Each of the DQ buffer and multiplexer circuits 12 is connected to the pairs of data lines DQi and DQi of a corresponding sub array 11 of each of the banks to amplify data supplied through the pairs of data lines. The DQ buffer and multiplexer circuits 12 are arranged in the second direction Y.

Each of the I/O pads 13 is connected to its corresponding one of the DQ buffer and multiplexer circuits 12, and these pads are arranged in the second direction Y and nearer to the edge of the memory chip than the buffer and multiplexer circuits 12 are.

To connect the data lines of different banks is unfavorable since the load capacity of the data lines is increased and thus the delay in data transfer is lengthened. Therefore, a multiplexer of each of the DQ buffer and multiplexer circuits 12 includes switching elements (e.g., MOS transistors 25) corresponding to the data lines DQi and DQi of the different banks, and each of the switching elements is connected in series between its corresponding data line and I/O pad 13, as is illustrated in FIG. 2. Consequently, data can be input/output to/from the different banks by the DQ buffer and multiplexer circuits 12.

The data lines (DQ1, DQ3, . . . in FIG. 3), which are connected to the sub arrays located far from the I/O pads 13, pass by or over the sub arrays located near to the I/O pads. The pattern view of the data lines may be the same as that shown in FIG. 5.

Also, in the DRAM of the second embodiment, the DQ buffer and multiplexers 12 and I/O pads 13 are arranged on one side of the memory chip 10. On the other hand, the data lines DQi and DQi include not only portions in parallel with the word lines WLi but also portions perpendicular to the word lines WLi. However, the total length of the data paths is shorter than that of the prior art arrangement shown in FIG. 4 in which all of the data paths is connected to a single multiplexer.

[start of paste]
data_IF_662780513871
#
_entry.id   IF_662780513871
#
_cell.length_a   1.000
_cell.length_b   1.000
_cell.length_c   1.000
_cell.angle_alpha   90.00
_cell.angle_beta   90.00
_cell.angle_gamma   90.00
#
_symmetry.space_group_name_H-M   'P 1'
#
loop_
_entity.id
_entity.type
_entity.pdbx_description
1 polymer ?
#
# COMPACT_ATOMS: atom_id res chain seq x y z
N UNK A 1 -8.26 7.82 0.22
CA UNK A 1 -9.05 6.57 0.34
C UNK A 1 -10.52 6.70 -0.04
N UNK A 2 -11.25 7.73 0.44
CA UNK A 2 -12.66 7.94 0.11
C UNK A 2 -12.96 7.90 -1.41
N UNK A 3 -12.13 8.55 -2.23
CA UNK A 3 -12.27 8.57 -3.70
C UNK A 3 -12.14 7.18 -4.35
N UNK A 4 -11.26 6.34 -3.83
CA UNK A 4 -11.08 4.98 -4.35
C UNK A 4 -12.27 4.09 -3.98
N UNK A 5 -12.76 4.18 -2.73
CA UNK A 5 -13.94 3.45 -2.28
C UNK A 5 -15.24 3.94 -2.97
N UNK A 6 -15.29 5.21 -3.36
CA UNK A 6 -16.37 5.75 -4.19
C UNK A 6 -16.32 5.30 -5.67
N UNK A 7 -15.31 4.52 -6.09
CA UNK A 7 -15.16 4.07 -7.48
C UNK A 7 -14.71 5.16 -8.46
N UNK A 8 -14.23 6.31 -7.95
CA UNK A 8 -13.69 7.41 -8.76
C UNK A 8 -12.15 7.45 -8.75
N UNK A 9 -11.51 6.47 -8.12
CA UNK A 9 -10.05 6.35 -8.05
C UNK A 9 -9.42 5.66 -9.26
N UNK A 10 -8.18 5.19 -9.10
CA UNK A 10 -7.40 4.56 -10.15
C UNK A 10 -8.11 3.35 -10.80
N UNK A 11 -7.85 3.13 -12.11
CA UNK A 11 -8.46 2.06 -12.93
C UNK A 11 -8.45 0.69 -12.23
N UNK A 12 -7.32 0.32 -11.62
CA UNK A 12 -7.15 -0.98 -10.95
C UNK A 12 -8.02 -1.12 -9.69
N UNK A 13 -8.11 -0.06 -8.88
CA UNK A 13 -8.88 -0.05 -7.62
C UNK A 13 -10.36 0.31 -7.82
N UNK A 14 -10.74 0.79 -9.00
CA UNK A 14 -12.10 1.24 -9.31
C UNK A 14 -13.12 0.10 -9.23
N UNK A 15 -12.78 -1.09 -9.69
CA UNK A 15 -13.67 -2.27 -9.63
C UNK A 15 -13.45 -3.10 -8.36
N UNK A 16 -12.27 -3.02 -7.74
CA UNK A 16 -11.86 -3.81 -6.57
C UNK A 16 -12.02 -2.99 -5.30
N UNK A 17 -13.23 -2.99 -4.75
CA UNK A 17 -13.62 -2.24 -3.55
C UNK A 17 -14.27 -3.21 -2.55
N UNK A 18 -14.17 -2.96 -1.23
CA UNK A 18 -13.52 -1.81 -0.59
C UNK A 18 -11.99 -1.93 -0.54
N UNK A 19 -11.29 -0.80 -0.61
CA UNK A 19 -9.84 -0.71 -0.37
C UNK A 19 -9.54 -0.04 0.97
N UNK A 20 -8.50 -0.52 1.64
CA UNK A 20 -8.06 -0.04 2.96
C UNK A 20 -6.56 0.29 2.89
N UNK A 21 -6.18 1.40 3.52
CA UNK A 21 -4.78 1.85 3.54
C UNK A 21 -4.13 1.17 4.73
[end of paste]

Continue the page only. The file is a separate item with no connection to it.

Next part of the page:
As described above, since the data lines DQi, DQi, DQ buffer and multiplexer circuits 12 and I/O pads 13 are arranged with efficiency, the data paths formed in the chip 10 are shortened, as are the lead frame in the package and the wires on the circuit board, with the result that data can be transferred at high speed.

As described above, in the second embodiment, the plurality of sub arrays 11 are grouped into a plurality of banks arranged in the second direction Y of the memory chip 10, each of the DQ buffer and multiplexer circuits 12 is connected to the data lines DQi of a corresponding sub array of each of different banks, and each of the banks has data paths connected to the corresponding I/O pads 13.

If a cache memory system in which a sense amplifier of each sub array is employed as a cache memory is applied to the second embodiment, data can be read out of the different banks independently and thus the hit rate of the cache memory can be increased. If, in this case, the sense amplifiers of one bank are so constructed that they keep holding the current data even in the access standby mode of the bank, regardless of the access to another bank, the number of sense amplifiers latching data is increased and the hit rate of the cache memory can be enhanced further.